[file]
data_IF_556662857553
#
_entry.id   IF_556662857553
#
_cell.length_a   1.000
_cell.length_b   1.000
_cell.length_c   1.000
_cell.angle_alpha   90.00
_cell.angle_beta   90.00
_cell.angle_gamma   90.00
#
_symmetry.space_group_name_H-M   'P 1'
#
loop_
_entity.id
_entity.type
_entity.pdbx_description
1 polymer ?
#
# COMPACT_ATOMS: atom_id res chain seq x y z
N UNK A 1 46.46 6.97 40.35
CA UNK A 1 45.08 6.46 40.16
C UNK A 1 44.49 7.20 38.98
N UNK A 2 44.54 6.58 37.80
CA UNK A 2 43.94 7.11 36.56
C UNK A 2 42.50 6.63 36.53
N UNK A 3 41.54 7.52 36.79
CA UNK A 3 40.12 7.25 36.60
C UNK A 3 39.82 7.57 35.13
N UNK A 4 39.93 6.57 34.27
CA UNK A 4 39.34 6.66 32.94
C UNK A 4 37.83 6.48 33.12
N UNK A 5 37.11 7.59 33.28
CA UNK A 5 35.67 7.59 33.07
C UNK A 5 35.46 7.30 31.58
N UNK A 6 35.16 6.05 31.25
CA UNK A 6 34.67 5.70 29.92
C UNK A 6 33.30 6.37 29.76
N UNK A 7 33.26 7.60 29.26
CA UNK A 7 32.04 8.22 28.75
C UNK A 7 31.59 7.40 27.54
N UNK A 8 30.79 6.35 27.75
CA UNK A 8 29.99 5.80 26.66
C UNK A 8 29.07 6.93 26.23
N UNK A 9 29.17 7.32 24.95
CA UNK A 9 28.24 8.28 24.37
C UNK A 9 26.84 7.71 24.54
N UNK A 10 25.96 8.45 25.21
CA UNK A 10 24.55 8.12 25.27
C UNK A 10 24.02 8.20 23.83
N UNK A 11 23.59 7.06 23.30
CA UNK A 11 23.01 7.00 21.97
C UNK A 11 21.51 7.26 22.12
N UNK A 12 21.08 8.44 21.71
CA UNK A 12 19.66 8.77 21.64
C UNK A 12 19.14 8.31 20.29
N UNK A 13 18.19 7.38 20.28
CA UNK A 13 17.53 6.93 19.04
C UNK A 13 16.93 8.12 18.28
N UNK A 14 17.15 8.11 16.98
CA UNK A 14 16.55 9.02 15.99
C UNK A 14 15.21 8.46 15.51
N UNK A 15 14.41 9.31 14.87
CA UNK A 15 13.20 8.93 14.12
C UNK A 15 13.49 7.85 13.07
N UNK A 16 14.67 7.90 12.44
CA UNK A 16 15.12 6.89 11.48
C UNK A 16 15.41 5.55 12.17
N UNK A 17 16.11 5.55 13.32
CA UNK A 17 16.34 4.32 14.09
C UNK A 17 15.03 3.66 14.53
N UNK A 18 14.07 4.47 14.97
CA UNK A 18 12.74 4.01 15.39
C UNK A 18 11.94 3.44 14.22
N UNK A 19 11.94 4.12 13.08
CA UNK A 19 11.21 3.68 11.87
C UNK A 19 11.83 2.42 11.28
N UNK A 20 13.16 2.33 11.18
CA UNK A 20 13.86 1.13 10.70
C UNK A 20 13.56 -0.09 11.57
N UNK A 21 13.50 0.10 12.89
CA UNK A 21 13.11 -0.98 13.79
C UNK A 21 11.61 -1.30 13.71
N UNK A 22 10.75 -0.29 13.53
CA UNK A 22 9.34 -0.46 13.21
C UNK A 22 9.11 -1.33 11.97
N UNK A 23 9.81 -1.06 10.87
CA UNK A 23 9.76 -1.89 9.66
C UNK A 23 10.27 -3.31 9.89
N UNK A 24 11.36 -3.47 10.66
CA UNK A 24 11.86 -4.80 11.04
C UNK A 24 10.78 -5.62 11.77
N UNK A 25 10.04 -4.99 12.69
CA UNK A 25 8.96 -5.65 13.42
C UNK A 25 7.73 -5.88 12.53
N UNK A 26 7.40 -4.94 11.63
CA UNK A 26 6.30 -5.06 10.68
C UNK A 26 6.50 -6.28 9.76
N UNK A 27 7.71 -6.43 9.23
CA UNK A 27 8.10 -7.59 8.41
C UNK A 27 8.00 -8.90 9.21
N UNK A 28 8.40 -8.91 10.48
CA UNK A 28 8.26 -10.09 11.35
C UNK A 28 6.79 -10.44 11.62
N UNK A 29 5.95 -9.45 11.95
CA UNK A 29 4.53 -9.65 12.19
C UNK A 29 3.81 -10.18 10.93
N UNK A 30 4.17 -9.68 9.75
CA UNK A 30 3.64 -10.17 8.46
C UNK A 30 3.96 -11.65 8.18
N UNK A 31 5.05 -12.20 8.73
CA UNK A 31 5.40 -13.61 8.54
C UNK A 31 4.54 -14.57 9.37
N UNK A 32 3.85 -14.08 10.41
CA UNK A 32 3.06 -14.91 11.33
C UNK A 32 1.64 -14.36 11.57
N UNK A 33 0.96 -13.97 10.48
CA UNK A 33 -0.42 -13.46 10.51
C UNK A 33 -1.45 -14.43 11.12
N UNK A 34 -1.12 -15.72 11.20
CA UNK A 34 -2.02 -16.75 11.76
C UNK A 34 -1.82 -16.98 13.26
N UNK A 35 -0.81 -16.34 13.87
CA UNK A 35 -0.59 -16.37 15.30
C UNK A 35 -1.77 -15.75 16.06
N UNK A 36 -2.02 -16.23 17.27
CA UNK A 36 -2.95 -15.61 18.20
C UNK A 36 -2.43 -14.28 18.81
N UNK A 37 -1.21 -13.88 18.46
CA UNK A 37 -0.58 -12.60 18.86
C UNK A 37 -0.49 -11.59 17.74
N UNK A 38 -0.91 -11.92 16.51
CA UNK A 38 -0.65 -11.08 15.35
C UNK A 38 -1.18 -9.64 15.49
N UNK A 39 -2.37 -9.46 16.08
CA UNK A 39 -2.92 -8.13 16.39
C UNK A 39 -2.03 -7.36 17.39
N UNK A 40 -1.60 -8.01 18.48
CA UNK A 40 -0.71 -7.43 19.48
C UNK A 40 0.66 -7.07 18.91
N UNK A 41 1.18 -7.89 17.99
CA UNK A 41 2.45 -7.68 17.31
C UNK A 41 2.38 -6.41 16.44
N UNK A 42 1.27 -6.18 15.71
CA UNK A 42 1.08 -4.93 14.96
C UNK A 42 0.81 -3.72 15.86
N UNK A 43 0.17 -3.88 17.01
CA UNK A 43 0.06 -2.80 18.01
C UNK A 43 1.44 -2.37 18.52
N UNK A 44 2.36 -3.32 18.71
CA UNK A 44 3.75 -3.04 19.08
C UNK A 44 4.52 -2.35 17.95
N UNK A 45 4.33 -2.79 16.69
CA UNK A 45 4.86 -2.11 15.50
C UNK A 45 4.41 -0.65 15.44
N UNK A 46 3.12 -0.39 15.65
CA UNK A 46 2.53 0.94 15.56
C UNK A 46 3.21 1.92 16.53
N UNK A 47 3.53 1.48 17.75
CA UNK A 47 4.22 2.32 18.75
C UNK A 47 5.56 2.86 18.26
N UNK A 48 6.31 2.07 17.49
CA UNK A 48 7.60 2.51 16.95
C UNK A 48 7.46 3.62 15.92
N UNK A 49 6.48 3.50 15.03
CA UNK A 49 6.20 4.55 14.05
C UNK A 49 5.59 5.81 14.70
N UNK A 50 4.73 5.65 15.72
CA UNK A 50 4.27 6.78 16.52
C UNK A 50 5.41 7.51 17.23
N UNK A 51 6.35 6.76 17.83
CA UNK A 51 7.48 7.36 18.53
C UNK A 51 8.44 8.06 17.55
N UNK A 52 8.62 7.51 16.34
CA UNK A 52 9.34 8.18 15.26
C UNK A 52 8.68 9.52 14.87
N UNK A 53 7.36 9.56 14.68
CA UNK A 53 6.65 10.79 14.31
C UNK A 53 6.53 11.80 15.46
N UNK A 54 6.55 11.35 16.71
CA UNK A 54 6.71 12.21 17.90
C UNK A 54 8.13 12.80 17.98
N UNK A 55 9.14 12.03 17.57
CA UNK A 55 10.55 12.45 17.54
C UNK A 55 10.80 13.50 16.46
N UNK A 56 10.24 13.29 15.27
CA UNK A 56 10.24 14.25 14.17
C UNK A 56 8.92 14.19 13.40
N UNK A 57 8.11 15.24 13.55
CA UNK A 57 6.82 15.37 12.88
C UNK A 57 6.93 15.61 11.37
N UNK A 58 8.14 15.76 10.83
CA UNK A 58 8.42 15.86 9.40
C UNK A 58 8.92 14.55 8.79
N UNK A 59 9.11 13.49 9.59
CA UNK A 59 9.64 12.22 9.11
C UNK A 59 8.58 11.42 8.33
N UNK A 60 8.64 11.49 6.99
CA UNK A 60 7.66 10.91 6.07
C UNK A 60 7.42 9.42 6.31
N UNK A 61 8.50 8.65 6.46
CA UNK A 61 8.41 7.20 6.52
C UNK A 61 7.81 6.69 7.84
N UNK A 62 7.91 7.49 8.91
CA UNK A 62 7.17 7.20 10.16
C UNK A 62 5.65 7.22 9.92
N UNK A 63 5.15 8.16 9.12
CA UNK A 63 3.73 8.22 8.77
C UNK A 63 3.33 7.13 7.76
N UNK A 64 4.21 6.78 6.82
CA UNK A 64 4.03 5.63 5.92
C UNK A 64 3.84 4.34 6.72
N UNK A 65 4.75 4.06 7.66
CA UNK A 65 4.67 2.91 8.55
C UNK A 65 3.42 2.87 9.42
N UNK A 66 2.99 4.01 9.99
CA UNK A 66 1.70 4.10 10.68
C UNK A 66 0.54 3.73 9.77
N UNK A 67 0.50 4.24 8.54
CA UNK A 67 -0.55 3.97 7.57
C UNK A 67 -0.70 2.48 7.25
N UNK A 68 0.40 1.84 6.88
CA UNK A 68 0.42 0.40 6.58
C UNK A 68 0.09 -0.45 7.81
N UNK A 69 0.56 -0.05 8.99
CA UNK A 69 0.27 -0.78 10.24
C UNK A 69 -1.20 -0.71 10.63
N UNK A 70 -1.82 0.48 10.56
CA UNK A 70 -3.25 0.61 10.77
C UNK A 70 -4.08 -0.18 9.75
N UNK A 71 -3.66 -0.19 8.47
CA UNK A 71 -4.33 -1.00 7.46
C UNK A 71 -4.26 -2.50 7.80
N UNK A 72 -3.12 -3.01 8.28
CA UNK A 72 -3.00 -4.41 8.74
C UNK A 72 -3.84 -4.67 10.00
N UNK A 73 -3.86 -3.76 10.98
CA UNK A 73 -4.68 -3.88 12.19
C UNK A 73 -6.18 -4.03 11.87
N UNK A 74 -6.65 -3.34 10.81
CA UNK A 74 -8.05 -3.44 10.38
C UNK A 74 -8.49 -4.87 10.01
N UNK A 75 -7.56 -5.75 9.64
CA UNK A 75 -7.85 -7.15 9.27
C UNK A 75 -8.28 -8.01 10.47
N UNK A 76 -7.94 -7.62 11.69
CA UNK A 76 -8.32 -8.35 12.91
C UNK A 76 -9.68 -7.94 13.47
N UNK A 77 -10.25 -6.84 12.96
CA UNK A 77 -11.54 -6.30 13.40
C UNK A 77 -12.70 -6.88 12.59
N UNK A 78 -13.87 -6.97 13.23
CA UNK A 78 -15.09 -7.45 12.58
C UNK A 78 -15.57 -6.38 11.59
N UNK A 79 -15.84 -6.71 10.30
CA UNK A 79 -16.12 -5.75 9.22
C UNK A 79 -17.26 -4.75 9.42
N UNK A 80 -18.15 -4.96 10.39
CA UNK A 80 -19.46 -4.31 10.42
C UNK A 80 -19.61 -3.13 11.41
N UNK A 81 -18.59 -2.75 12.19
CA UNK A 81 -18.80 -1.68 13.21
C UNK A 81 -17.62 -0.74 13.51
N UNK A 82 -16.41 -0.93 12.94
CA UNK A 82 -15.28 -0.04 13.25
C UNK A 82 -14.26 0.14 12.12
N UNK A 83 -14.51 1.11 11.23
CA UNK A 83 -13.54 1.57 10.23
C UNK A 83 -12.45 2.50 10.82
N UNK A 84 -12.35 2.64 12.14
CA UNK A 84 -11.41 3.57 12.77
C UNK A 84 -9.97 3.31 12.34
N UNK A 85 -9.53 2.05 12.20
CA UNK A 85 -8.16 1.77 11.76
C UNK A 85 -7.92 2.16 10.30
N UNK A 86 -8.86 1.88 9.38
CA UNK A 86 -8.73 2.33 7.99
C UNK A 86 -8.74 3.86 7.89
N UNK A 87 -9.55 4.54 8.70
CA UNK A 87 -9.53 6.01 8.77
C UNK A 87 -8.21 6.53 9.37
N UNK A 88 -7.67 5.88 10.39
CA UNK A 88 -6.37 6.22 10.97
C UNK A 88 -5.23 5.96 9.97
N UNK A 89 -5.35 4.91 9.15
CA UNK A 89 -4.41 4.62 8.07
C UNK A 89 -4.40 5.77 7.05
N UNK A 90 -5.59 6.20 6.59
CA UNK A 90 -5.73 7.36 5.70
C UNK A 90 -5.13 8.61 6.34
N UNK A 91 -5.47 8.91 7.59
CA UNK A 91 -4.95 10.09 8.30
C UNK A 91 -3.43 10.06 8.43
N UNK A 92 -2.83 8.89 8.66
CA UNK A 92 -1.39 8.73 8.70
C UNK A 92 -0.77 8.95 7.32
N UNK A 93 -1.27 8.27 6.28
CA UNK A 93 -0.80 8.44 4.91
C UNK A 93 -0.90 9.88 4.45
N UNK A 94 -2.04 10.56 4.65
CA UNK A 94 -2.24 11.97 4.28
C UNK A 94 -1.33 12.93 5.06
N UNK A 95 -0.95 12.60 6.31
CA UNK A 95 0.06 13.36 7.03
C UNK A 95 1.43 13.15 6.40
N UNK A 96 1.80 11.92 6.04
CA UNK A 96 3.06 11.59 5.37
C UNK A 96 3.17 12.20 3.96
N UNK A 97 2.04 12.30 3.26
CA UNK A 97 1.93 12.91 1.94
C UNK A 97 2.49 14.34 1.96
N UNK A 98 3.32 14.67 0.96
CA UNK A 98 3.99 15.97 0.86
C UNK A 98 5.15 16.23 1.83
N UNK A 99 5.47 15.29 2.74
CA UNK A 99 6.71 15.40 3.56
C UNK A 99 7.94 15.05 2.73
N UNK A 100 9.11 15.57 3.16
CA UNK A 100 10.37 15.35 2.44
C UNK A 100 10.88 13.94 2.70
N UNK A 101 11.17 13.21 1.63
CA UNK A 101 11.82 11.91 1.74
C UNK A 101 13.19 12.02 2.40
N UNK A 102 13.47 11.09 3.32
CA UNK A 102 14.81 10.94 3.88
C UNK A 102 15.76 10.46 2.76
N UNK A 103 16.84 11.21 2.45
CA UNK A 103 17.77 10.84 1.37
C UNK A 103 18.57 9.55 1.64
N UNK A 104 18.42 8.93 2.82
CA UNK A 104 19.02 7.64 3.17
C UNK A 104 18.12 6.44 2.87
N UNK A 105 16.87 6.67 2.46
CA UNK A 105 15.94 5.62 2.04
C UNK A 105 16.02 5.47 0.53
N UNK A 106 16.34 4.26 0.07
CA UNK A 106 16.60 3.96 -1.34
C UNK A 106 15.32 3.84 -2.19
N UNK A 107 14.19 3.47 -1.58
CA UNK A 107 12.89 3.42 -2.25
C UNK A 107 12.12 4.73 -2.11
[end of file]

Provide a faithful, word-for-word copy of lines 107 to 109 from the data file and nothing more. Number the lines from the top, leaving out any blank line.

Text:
C UNK A 29 3.81 -10.18 10.93
N UNK A 30 4.17 -9.68 9.75
CA UNK A 30 3.64 -10.17 8.46